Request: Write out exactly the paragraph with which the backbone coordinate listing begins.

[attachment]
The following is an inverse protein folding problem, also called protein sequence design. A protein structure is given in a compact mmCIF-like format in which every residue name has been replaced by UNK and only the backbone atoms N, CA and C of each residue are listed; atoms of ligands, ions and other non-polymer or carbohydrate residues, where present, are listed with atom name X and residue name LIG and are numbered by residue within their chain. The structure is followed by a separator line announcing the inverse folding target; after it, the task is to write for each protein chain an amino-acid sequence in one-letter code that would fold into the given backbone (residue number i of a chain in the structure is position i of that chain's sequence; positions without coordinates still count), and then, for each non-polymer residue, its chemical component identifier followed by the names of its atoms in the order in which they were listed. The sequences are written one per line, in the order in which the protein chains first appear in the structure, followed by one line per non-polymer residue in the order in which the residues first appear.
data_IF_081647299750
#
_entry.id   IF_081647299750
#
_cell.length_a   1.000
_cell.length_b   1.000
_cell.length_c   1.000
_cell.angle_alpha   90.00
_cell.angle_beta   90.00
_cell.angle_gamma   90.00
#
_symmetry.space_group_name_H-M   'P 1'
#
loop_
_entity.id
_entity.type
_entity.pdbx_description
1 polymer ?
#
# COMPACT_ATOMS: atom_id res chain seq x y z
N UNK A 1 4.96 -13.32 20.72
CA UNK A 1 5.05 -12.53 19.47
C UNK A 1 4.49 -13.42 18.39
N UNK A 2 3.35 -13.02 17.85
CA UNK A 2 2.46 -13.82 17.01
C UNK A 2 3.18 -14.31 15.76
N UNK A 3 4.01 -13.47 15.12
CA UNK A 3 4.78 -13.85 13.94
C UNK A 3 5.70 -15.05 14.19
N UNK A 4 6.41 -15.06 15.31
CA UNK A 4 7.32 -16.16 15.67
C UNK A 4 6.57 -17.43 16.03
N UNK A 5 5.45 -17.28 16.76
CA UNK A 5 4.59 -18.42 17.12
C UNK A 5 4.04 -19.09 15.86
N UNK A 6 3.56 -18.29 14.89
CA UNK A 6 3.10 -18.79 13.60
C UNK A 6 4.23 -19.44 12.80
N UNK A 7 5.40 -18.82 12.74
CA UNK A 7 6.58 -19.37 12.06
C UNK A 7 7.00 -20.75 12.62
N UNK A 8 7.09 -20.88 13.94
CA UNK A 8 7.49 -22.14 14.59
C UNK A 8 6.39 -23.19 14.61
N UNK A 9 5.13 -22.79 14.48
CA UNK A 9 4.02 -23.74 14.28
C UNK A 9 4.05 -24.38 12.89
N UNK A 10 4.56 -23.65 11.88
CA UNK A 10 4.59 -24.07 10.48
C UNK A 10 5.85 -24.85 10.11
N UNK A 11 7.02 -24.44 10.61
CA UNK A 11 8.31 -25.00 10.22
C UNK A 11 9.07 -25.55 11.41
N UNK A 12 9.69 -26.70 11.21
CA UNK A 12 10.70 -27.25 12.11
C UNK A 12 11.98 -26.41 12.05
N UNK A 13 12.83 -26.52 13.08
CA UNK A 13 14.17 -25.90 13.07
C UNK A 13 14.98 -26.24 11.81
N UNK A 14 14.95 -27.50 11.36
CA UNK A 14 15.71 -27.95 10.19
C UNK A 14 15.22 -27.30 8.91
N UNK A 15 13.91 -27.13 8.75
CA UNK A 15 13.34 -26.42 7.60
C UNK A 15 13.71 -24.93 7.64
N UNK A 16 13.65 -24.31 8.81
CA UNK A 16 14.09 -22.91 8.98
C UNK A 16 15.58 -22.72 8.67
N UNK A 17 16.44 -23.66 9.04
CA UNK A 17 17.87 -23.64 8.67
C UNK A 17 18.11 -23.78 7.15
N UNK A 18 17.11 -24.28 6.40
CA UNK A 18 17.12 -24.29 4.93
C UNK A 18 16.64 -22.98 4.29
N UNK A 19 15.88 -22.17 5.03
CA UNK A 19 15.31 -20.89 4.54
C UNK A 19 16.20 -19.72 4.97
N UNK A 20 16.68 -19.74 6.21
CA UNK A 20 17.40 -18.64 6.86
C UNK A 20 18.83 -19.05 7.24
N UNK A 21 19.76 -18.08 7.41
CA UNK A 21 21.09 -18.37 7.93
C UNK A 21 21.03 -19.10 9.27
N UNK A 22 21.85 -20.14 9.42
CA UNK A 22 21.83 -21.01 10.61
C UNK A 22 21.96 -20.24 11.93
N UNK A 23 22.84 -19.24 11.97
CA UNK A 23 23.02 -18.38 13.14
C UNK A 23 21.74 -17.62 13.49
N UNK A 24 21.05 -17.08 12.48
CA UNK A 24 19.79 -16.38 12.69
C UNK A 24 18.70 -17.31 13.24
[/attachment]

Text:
The following is an inverse protein folding problem, also called protein sequence design. A protein structure is given in a compact mmCIF-like format in which every residue name has been replaced by UNK and only the backbone atoms N, CA and C of each residue are listed; atoms of ligands, ions and other non-polymer or carbohydrate residues, where present, are listed with atom name X and residue name LIG and are numbered by residue within their chain. The structure is followed by a separator line announcing the inverse folding target; after it, the task is to write for each protein chain an amino-acid sequence in one-letter code that would fold into the given backbone (residue number i of a chain in the structure is position i of that chain's sequence; positions without coordinates still count), and then, for each non-polymer residue, its chemical component identifier followed by the names of its atoms in the order in which they were listed. The sequences are written one per line, in the order in which the protein chains first appear in the structure, followed by one line per non-polymer residue in the order in which the residues first appear.